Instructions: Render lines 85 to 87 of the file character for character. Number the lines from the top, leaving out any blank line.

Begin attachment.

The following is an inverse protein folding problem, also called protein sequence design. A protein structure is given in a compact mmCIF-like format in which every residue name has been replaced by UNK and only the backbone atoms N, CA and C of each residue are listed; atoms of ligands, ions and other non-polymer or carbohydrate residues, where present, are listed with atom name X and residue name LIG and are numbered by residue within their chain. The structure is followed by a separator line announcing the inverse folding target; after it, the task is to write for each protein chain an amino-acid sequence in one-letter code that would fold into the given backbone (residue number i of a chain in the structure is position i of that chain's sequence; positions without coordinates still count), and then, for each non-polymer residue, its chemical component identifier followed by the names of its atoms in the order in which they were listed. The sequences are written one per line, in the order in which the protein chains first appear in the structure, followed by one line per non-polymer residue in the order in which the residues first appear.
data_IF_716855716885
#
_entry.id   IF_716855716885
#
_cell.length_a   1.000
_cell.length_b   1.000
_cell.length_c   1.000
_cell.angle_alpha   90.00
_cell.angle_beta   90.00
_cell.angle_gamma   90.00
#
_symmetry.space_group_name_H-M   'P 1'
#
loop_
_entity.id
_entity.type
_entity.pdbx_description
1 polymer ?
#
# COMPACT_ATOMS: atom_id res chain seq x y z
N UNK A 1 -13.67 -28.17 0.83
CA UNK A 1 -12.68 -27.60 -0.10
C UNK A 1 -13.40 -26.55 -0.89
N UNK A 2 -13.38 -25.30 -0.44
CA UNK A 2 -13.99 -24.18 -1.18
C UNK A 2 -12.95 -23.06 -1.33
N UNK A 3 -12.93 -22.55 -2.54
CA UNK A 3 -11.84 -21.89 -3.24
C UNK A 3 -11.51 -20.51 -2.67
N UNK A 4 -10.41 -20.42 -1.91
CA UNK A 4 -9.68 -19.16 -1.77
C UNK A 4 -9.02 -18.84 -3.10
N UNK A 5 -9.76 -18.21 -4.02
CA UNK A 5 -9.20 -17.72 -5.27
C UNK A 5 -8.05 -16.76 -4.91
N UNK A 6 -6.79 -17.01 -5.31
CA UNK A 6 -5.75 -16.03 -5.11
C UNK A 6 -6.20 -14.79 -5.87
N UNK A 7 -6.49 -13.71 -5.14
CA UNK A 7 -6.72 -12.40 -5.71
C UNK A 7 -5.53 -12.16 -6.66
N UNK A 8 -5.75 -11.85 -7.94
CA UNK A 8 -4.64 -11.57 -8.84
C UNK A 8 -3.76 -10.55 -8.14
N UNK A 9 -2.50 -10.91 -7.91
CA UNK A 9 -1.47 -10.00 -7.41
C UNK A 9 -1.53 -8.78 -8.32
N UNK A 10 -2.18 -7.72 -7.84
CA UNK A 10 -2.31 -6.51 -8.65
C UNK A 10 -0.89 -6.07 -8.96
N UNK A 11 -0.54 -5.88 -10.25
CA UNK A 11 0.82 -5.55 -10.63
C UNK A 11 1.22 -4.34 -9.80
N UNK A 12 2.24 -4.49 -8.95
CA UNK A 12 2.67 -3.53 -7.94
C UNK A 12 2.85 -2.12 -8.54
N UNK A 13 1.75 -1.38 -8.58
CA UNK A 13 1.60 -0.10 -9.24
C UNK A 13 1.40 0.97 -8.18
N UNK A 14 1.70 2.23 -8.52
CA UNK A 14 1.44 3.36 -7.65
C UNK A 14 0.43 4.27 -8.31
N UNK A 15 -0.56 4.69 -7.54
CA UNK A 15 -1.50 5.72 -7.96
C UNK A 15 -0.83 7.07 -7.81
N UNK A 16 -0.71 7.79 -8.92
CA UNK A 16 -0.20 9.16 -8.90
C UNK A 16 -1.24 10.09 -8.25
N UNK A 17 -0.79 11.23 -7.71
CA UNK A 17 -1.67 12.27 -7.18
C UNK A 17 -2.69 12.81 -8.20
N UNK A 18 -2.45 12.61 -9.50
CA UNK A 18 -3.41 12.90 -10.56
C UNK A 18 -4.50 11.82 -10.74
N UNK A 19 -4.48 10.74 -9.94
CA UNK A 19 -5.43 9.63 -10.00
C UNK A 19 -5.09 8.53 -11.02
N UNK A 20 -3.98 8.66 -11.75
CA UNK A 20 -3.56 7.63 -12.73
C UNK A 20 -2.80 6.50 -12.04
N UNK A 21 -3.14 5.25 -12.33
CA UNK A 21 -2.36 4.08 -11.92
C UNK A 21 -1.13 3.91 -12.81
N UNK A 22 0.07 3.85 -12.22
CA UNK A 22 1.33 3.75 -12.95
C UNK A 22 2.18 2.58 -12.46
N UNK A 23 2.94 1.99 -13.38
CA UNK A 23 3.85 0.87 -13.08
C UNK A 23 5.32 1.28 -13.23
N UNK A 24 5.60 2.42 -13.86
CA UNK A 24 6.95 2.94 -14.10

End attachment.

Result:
N UNK A 22 0.07 3.85 -12.22
CA UNK A 22 1.33 3.75 -12.95
C UNK A 22 2.18 2.58 -12.46